Pentecostalism and Development

Churches, NGOs and Social Change in Africa
Sofort lieferbar | Lieferzeit:3-5 Tage I
D. Freeman
333 g
218x141x20 mm

'Full of new insights and transcending anthropologists' familiar condemnation of the aid industry, this book suggests a completely new direction for research on the type of change generally called 'development'. It boldly concludes that Pentecostal churches are often more effective agents of change than secular NGOs as they are more successful at emphasizing empowerment as personal transformation, enabling people to embrace change 'from below', and endowing such change with moral legitimacy. Using Weber's key insights, and drawing on a range of nuanced case studies, this fascinating book explores affinities between the 'Pentecostal ethic' and the forms of market-driven development which the aspirant middle class in Africa increasingly finds itself embracing.' - Deborah James, Professor of Anthropology, London School of Economics and Political Science, UK
The Pentecostal Ethic and the Spirit of Development; D.Freeman PART I: PENTECOSTALISM AND THE NEOLIBERAL TURN Pentecostalism, Populism and the New Politics of Affect; J.Comaroff Prosperity Gospels and Enchanted Worldviews: Two Responses to Socio-Economic Transformations in Tanzanian Pentecostal Christianity; P.Hasu Pentecostalism and Post-Development: Pentecostal Development Ideologies in Ghanaian Migrant Communities; R.van Dijk PART II: CHURCHES AND NGOS: DIFFERENT ROUTES OF SALVATION Pentecostal and Development Imaginaries in West Africa; C.Piot Saving Development: Secular NGOs, the Pentecostal Revolution, and the Search for a Purified Political Space in the Taita Hills, Kenya; J.Smith Development and the Rural Entrepreneur: Pentecostals, NGOs and the Market in the Gamo Highlands, Ethiopia; D.Freeman Pentecostalism, Development NGOs and Meaning in Eastern Uganda; B.Jones Agents of Gendered Change: Empowerment, Salvation and Gendered Transformation in Urban Kenya; D.Parsitau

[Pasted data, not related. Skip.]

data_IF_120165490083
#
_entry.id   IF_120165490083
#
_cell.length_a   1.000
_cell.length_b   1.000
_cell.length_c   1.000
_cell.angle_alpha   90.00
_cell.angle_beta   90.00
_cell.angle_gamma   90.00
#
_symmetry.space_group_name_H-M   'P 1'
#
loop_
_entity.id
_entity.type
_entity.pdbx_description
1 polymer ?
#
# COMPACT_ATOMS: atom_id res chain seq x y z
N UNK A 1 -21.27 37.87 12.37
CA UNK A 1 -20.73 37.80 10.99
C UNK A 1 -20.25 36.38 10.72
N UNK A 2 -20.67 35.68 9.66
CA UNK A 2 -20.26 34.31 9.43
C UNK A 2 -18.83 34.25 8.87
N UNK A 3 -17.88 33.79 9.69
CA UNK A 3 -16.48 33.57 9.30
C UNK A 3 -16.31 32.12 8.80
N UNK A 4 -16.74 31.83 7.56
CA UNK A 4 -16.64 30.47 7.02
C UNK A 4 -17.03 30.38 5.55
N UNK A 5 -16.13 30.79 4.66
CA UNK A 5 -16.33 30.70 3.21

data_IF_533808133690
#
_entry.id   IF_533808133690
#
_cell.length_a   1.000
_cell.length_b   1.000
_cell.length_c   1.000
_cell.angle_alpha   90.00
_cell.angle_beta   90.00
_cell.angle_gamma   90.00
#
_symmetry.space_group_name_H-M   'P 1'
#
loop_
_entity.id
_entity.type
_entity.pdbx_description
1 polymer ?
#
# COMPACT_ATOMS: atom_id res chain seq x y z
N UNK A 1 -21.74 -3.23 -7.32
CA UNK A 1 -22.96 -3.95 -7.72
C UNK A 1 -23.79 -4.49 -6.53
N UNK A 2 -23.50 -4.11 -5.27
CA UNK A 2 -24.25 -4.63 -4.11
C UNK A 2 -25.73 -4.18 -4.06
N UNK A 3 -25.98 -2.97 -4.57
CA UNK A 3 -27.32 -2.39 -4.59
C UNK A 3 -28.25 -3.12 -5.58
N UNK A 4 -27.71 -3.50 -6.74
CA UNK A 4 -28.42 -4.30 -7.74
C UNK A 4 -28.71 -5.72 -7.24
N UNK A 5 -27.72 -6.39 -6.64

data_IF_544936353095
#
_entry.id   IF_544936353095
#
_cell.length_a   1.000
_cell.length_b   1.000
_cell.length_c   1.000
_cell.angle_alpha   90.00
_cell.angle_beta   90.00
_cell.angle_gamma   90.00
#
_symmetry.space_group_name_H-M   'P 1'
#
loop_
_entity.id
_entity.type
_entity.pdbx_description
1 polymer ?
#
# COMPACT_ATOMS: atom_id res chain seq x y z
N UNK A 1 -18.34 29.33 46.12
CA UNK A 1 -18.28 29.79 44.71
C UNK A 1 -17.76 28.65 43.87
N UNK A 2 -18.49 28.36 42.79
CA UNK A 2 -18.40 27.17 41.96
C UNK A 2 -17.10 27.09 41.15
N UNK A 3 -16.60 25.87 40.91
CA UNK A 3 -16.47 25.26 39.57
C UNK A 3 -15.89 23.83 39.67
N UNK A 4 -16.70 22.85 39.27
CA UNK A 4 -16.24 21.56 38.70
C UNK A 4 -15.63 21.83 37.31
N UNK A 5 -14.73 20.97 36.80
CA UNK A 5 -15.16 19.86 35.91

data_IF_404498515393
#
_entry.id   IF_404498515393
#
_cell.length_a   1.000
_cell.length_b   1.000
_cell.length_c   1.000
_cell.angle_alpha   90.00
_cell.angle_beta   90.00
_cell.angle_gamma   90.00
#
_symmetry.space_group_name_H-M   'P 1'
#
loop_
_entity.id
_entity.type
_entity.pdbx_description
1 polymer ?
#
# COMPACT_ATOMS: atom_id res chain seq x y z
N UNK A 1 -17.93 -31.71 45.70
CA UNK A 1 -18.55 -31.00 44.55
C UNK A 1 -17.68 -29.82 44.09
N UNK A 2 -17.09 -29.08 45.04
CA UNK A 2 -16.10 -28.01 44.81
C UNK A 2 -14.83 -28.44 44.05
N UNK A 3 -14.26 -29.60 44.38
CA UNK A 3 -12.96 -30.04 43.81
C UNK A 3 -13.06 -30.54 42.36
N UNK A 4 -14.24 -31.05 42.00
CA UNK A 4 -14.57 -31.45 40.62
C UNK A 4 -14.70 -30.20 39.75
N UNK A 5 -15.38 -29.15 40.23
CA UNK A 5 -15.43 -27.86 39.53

Development was founded on the belief that religion was not important to development processes. The contributors call this assumption into question and explore the practical impacts of religion by looking at the developmental consequences of Pentecostal Christianity in Africa, and by contrasting Pentecostal and secular models of change.

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